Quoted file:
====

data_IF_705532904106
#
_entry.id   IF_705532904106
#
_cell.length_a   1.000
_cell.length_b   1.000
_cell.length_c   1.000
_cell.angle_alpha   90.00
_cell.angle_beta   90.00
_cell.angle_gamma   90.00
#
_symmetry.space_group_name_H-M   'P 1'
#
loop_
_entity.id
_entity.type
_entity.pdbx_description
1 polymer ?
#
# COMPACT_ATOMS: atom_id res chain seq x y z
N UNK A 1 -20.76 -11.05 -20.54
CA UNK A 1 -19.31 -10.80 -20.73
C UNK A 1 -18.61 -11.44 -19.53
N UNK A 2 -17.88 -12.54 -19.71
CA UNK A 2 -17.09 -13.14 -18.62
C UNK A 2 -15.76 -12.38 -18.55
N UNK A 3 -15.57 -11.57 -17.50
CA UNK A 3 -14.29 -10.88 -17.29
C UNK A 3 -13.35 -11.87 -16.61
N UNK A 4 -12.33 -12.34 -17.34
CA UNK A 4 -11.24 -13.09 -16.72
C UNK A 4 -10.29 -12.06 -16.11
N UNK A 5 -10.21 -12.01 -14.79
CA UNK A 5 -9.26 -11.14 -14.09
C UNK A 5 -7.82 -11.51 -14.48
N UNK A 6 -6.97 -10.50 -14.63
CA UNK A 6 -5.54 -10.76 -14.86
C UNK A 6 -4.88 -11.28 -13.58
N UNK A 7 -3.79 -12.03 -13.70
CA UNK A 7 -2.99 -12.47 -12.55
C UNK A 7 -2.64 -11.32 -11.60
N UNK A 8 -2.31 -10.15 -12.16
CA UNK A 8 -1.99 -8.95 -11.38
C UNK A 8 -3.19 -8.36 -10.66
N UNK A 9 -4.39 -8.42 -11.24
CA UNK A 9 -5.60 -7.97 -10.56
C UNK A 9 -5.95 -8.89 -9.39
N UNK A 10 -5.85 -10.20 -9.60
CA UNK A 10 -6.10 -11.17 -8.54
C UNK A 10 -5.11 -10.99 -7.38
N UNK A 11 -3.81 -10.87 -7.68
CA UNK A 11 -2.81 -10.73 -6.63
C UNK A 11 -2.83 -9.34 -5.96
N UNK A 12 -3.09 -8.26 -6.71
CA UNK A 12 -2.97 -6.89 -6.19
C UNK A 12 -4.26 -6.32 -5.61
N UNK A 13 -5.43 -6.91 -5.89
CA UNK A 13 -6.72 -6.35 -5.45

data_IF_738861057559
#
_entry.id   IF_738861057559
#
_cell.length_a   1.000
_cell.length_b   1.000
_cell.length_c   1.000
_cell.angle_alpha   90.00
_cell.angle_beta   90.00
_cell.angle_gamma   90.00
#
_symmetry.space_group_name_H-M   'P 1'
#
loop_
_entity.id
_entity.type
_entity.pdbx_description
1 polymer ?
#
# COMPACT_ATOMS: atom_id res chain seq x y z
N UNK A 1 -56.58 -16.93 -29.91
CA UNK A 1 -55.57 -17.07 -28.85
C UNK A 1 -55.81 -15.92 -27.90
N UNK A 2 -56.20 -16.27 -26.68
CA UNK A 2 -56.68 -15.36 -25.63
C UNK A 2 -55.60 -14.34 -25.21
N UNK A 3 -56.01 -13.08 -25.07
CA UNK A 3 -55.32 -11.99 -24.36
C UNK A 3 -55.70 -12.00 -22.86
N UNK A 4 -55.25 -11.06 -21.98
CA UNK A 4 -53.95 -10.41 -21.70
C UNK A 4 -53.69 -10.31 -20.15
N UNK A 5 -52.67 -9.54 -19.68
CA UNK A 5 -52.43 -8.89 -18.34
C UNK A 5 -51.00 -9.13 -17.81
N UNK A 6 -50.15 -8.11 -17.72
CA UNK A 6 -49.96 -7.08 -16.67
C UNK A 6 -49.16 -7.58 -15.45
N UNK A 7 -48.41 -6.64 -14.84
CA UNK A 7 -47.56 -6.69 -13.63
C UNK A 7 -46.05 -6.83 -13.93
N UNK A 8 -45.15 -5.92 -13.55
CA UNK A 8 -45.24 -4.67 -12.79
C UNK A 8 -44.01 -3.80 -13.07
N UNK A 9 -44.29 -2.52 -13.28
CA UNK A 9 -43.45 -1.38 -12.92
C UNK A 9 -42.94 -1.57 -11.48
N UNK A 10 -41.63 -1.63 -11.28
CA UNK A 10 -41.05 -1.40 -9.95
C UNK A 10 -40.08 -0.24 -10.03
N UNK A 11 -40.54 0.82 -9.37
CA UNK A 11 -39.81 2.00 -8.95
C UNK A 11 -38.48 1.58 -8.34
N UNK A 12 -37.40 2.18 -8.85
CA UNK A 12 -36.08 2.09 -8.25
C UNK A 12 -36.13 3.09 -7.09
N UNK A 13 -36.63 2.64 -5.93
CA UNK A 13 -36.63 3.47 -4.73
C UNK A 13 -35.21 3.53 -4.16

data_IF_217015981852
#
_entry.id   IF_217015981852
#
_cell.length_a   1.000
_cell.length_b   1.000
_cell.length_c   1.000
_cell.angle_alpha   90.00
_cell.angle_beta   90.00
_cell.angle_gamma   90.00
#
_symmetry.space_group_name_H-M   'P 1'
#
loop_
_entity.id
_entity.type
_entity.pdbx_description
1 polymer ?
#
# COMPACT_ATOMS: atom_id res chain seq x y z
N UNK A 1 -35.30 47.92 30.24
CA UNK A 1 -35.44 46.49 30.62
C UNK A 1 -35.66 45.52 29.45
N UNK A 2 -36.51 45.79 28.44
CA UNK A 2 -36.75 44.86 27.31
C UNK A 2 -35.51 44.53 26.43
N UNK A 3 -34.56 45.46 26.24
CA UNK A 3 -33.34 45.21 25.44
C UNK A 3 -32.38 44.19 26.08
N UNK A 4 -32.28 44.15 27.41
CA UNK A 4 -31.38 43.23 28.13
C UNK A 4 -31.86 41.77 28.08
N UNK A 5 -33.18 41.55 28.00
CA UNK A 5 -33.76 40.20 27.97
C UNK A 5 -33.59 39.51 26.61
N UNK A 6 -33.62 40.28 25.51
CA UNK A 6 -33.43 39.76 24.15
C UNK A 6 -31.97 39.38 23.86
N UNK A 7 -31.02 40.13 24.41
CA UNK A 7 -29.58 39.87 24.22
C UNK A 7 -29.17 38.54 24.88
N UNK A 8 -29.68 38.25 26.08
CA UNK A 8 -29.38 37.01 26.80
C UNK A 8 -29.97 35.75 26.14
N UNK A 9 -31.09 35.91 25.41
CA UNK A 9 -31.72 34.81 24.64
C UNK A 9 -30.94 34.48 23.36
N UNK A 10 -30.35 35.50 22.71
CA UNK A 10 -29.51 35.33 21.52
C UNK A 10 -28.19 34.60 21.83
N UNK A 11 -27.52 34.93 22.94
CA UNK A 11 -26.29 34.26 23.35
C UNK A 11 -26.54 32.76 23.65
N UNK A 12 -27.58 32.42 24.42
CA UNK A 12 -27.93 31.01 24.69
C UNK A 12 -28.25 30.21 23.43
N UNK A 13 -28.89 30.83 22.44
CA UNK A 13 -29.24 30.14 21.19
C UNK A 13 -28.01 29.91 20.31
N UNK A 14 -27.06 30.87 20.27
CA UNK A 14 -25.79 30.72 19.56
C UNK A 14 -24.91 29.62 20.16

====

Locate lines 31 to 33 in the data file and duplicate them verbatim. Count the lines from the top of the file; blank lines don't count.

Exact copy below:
CA UNK A 4 -11.24 -13.09 -16.72
C UNK A 4 -10.29 -12.06 -16.11
N UNK A 5 -10.21 -12.01 -14.79